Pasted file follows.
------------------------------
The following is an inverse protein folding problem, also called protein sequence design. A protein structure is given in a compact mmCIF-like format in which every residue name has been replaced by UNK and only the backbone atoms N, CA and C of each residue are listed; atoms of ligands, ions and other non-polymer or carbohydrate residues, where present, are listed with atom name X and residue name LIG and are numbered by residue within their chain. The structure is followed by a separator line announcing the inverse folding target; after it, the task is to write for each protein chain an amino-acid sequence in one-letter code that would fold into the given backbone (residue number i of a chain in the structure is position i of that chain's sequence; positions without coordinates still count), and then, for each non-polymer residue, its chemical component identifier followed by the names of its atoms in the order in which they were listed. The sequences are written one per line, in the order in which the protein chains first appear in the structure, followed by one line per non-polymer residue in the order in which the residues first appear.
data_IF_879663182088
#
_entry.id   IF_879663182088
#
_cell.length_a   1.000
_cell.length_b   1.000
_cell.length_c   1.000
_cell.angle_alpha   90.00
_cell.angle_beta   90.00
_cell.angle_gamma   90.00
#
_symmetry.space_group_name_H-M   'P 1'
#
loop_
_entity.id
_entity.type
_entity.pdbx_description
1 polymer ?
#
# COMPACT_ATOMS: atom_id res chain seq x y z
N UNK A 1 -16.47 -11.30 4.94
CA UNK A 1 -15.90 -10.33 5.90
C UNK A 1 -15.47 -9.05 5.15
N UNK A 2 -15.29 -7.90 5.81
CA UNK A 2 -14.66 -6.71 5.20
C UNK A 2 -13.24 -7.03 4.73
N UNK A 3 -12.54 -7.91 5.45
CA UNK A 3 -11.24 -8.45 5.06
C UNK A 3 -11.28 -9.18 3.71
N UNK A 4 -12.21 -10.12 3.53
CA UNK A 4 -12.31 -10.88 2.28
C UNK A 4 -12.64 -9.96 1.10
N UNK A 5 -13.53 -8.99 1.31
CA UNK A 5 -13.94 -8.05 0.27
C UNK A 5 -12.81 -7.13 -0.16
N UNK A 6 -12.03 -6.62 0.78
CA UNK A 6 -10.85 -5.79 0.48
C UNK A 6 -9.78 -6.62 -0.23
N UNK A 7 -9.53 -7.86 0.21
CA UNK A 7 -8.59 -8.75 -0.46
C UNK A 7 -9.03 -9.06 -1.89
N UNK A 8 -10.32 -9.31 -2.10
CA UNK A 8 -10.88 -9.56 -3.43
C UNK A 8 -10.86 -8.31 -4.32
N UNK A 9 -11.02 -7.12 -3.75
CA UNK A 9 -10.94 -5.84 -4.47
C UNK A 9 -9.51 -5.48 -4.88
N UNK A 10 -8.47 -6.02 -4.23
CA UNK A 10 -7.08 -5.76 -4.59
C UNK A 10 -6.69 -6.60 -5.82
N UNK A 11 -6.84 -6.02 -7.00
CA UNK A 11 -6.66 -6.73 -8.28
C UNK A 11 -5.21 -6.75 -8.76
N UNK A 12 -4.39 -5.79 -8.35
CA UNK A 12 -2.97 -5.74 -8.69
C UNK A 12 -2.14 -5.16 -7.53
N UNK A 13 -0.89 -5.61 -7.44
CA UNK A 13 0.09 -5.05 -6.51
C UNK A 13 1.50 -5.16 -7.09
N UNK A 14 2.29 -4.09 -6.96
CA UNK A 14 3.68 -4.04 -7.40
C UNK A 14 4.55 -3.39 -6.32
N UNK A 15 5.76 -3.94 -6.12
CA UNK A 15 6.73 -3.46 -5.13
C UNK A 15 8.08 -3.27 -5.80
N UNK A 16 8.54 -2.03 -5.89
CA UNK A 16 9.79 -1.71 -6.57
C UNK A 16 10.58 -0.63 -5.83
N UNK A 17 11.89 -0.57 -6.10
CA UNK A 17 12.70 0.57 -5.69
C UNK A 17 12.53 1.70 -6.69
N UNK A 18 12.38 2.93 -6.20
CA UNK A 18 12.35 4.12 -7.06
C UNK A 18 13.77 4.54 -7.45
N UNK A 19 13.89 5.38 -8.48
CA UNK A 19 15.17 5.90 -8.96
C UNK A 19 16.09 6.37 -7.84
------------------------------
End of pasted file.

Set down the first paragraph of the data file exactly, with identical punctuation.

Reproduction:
The following is an inverse protein folding problem, also called protein sequence design. A protein structure is given in a compact mmCIF-like format in which every residue name has been replaced by UNK and only the backbone atoms N, CA and C of each residue are listed; atoms of ligands, ions and other non-polymer or carbohydrate residues, where present, are listed with atom name X and residue name LIG and are numbered by residue within their chain. The structure is followed by a separator line announcing the inverse folding target; after it, the task is to write for each protein chain an amino-acid sequence in one-letter code that would fold into the given backbone (residue number i of a chain in the structure is position i of that chain's sequence; positions without coordinates still count), and then, for each non-polymer residue, its chemical component identifier followed by the names of its atoms in the order in which they were listed. The sequences are written one per line, in the order in which the protein chains first appear in the structure, followed by one line per non-polymer residue in the order in which the residues first appear.